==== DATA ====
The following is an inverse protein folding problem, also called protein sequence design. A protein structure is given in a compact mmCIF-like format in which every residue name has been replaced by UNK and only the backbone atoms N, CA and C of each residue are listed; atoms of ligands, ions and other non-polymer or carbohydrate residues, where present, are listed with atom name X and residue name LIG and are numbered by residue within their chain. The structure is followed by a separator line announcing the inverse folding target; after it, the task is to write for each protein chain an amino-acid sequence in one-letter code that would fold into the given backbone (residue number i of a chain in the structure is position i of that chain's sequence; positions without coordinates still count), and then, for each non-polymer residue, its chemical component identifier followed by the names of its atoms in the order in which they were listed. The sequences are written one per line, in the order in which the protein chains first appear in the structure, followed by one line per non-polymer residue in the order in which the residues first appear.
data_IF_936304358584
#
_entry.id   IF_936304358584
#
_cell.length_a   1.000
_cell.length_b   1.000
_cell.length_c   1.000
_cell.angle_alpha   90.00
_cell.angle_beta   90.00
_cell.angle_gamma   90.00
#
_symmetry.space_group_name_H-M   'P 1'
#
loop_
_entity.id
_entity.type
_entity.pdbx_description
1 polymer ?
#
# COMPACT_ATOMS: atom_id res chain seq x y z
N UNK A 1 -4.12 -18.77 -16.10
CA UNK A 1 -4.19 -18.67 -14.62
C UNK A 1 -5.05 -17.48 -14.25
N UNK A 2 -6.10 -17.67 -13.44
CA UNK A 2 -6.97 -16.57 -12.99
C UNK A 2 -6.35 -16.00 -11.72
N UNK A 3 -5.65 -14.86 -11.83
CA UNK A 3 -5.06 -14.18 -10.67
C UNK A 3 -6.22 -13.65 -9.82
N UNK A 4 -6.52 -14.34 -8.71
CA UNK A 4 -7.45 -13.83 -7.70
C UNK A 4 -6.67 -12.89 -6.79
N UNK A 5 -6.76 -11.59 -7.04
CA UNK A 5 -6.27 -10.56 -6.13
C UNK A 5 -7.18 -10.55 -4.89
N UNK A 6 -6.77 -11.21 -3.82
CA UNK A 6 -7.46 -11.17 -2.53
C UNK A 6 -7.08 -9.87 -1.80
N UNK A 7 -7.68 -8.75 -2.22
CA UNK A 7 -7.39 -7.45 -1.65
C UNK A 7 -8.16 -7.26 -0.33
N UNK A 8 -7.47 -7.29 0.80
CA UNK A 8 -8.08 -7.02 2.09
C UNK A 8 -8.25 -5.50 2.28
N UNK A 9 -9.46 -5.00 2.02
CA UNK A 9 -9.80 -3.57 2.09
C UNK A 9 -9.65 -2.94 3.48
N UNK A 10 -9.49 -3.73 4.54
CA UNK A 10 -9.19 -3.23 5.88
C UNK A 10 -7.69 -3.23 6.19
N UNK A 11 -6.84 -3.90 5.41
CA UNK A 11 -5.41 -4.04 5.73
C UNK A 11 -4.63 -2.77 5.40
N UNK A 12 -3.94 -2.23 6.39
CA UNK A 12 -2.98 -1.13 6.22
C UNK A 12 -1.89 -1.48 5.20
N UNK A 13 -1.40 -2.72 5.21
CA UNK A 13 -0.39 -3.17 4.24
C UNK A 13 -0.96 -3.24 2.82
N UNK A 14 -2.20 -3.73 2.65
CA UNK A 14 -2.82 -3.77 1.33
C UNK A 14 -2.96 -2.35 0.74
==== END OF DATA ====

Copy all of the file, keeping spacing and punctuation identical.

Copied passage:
The following is an inverse protein folding problem, also called protein sequence design. A protein structure is given in a compact mmCIF-like format in which every residue name has been replaced by UNK and only the backbone atoms N, CA and C of each residue are listed; atoms of ligands, ions and other non-polymer or carbohydrate residues, where present, are listed with atom name X and residue name LIG and are numbered by residue within their chain. The structure is followed by a separator line announcing the inverse folding target; after it, the task is to write for each protein chain an amino-acid sequence in one-letter code that would fold into the given backbone (residue number i of a chain in the structure is position i of that chain's sequence; positions without coordinates still count), and then, for each non-polymer residue, its chemical component identifier followed by the names of its atoms in the order in which they were listed. The sequences are written one per line, in the order in which the protein chains first appear in the structure, followed by one line per non-polymer residue in the order in which the residues first appear.
data_IF_936304358584
#
_entry.id   IF_936304358584
#
_cell.length_a   1.000
_cell.length_b   1.000
_cell.length_c   1.000
_cell.angle_alpha   90.00
_cell.angle_beta   90.00
_cell.angle_gamma   90.00
#
_symmetry.space_group_name_H-M   'P 1'
#
loop_
_entity.id
_entity.type
_entity.pdbx_description
1 polymer ?
#
# COMPACT_ATOMS: atom_id res chain seq x y z
N UNK A 1 -4.12 -18.77 -16.10
CA UNK A 1 -4.19 -18.67 -14.62
C UNK A 1 -5.05 -17.48 -14.25
N UNK A 2 -6.10 -17.67 -13.44
CA UNK A 2 -6.97 -16.57 -12.99
C UNK A 2 -6.35 -16.00 -11.72
N UNK A 3 -5.65 -14.86 -11.83
CA UNK A 3 -5.06 -14.18 -10.67
C UNK A 3 -6.22 -13.65 -9.82
N UNK A 4 -6.52 -14.34 -8.71
CA UNK A 4 -7.45 -13.83 -7.70
C UNK A 4 -6.67 -12.89 -6.79
N UNK A 5 -6.76 -11.59 -7.04
CA UNK A 5 -6.27 -10.56 -6.13
C UNK A 5 -7.18 -10.55 -4.89
N UNK A 6 -6.77 -11.21 -3.82
CA UNK A 6 -7.46 -11.17 -2.53
C UNK A 6 -7.08 -9.87 -1.80
N UNK A 7 -7.68 -8.75 -2.22
CA UNK A 7 -7.39 -7.45 -1.65
C UNK A 7 -8.16 -7.26 -0.33
N UNK A 8 -7.47 -7.29 0.80
CA UNK A 8 -8.08 -7.02 2.09
C UNK A 8 -8.25 -5.50 2.28
N UNK A 9 -9.46 -5.00 2.02
CA UNK A 9 -9.80 -3.57 2.09
C UNK A 9 -9.65 -2.94 3.48
N UNK A 10 -9.49 -3.73 4.54
CA UNK A 10 -9.19 -3.23 5.88
C UNK A 10 -7.69 -3.23 6.19
N UNK A 11 -6.84 -3.90 5.41
CA UNK A 11 -5.41 -4.04 5.73
C UNK A 11 -4.63 -2.77 5.40
N UNK A 12 -3.94 -2.23 6.39
CA UNK A 12 -2.98 -1.13 6.22
C UNK A 12 -1.89 -1.48 5.20
N UNK A 13 -1.40 -2.72 5.21
CA UNK A 13 -0.39 -3.17 4.24
C UNK A 13 -0.96 -3.24 2.82
N UNK A 14 -2.20 -3.73 2.65
CA UNK A 14 -2.82 -3.77 1.33
C UNK A 14 -2.96 -2.35 0.74